Nivolumab demonstrated durable disease control and responses in patients with metastatic DNA mismatch repair-deficient (dMMR)/microsatellite instability-high (MSI-H) colorectal cancer who failed prior therapy, according to a study published in The Lancet Oncology.1

dMMR/MSI-H colorectal cancer is associated with higher tumor neoantigen load, mutational burdens, dense immune cell infiltration, and distinct biomarkers, features that are associated with a clinical response to immune checkpoint inhibitors in other tumor types.

For the Checkmate-142 trial (ClinicalTrials.gov Identifier: NCT02060188), researchers enrolled 74 patients with previously treated dMMR/MSI-H colorectal cancer to receive nivolumab 3 mg/kg every 2 weeks.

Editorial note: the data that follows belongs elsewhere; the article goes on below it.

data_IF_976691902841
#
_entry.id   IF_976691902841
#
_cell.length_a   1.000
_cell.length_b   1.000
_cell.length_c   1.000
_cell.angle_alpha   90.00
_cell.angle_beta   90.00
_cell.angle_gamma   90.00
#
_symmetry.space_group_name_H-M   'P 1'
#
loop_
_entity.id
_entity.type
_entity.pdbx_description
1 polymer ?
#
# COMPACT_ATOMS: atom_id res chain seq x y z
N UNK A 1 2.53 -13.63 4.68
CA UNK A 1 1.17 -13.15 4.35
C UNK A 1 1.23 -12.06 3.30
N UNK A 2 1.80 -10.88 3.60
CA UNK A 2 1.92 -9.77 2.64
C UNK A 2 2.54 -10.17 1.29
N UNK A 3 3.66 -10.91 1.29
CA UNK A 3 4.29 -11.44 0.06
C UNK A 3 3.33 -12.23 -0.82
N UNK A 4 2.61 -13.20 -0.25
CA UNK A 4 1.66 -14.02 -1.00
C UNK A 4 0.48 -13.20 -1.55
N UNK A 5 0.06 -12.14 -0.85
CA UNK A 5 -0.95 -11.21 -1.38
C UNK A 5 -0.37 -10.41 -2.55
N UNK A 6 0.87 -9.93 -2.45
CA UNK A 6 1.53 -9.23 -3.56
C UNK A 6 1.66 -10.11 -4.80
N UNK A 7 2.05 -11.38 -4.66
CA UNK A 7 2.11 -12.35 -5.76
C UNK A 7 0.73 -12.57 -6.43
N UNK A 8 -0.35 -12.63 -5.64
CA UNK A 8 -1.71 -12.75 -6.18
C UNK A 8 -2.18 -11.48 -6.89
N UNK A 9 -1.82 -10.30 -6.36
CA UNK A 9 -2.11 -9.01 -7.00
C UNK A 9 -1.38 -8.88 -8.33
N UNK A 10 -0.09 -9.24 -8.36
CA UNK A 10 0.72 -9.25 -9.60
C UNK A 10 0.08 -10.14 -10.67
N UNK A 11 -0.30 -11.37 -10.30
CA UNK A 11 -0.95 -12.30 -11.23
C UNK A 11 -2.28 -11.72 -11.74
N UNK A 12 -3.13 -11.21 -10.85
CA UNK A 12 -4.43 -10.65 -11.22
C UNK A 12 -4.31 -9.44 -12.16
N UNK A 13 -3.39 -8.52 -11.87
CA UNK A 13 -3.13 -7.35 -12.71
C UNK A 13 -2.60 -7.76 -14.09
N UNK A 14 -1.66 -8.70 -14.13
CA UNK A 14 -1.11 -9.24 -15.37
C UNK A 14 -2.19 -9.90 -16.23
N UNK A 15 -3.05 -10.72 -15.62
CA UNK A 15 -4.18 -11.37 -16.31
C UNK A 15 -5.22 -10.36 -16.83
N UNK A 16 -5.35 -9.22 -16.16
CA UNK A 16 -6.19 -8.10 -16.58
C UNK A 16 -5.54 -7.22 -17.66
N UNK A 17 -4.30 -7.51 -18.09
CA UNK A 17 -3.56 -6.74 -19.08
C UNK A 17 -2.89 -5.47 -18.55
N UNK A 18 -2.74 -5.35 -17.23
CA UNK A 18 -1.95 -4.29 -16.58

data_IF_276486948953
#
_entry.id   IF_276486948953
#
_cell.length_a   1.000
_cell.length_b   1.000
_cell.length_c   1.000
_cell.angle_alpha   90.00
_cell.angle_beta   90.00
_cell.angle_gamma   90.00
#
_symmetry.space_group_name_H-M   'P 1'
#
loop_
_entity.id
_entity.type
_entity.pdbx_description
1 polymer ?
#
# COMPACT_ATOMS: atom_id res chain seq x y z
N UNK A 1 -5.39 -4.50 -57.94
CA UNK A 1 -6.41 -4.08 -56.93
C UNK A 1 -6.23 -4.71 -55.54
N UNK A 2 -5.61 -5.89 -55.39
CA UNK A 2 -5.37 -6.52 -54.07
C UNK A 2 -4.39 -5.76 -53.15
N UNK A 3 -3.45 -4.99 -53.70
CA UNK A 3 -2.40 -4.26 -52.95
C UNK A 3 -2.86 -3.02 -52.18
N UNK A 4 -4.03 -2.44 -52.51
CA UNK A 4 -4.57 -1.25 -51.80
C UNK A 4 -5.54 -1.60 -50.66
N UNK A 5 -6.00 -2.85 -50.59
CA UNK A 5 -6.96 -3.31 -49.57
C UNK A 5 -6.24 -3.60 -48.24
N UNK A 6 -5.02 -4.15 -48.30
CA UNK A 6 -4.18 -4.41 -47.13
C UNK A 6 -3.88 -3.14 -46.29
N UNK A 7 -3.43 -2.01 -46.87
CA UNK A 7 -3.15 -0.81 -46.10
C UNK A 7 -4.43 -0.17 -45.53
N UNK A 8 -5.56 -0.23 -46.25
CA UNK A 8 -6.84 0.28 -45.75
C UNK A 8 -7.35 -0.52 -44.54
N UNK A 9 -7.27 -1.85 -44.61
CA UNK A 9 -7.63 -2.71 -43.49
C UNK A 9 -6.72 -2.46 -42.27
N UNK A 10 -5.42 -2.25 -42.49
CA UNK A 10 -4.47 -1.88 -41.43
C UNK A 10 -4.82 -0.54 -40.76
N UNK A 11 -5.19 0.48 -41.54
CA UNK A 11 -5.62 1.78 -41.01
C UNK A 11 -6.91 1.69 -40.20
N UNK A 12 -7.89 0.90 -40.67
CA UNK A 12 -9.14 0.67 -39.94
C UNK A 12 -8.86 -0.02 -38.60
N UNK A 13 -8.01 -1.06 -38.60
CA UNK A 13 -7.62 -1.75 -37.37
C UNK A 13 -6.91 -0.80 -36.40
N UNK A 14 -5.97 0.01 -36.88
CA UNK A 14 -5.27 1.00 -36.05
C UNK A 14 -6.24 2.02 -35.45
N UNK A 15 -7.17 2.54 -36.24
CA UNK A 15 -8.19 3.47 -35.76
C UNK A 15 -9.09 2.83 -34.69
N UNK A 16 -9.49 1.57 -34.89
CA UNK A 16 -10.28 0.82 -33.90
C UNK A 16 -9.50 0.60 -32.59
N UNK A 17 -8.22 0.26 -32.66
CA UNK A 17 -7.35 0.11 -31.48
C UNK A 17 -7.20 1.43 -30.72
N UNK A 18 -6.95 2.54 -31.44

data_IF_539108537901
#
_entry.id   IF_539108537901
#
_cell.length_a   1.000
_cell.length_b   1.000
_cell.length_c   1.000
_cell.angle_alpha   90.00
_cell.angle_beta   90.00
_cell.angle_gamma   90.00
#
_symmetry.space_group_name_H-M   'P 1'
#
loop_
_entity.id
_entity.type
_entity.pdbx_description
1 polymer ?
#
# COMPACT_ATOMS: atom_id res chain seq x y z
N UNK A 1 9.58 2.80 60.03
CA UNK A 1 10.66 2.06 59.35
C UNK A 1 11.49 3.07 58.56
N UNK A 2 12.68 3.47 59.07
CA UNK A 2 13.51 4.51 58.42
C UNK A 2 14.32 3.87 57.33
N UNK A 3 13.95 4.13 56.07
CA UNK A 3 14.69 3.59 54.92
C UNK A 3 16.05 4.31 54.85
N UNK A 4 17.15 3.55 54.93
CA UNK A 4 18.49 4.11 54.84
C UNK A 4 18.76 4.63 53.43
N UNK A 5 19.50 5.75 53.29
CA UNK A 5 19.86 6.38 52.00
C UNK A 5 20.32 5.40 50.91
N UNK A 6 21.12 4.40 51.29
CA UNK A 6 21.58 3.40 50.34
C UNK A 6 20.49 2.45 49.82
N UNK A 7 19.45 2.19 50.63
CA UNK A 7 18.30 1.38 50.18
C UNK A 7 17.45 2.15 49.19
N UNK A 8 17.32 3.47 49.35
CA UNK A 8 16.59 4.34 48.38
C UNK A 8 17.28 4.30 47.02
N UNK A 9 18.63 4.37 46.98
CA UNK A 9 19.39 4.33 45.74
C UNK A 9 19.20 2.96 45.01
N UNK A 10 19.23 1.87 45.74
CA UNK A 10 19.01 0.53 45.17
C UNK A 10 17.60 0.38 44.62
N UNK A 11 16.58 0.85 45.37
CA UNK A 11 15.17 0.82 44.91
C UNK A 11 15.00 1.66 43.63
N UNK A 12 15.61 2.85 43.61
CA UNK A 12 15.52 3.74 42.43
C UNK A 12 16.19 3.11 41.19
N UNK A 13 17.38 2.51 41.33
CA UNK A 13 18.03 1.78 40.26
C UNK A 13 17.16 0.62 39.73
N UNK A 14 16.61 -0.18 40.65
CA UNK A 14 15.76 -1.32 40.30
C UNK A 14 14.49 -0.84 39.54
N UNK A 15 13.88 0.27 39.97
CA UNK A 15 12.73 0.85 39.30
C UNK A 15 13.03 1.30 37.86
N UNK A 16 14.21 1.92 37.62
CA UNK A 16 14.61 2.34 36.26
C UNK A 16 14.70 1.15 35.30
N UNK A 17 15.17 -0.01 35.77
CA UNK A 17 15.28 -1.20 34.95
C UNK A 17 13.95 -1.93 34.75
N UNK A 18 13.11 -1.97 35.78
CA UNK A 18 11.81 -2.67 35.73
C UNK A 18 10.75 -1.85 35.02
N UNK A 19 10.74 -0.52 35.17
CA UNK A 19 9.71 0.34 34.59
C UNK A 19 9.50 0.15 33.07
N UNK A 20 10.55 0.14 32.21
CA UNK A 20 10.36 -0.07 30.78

Out of 74 patients, 23 (31.1%; 95% CI, 20.8-42.9) patients achieved an objective response as per investigator assessment at the median follow-up of 12 months.

At 12 weeks, disease control was achieved in 51 (69%; 95% CI, 57-69) patients.

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Treatment related adverse events (AEs) occurred in 70% of enrolled patients, and 20% of patients experienced grade 3 or 4 AEs. The most frequently reported grade 3 or 4 AEs were increased lipase and increased amylase.

None of the 23 deaths that occurred during the study were deemed treatment-related.

Reference

  1. Overman MJ, McDermott R, Leach JL, et al. Nivolumab in patients with metastatic DNA mismatch repair-deficient or microsatellite instability-high colorectal cancer (CheckMate 142): an open-label, multicentre, phase 2 study. Lancet Oncol. 2017 Jul 19. doi: 10.1016/S1470-2045(17)30422-9 [Epub ahead of print]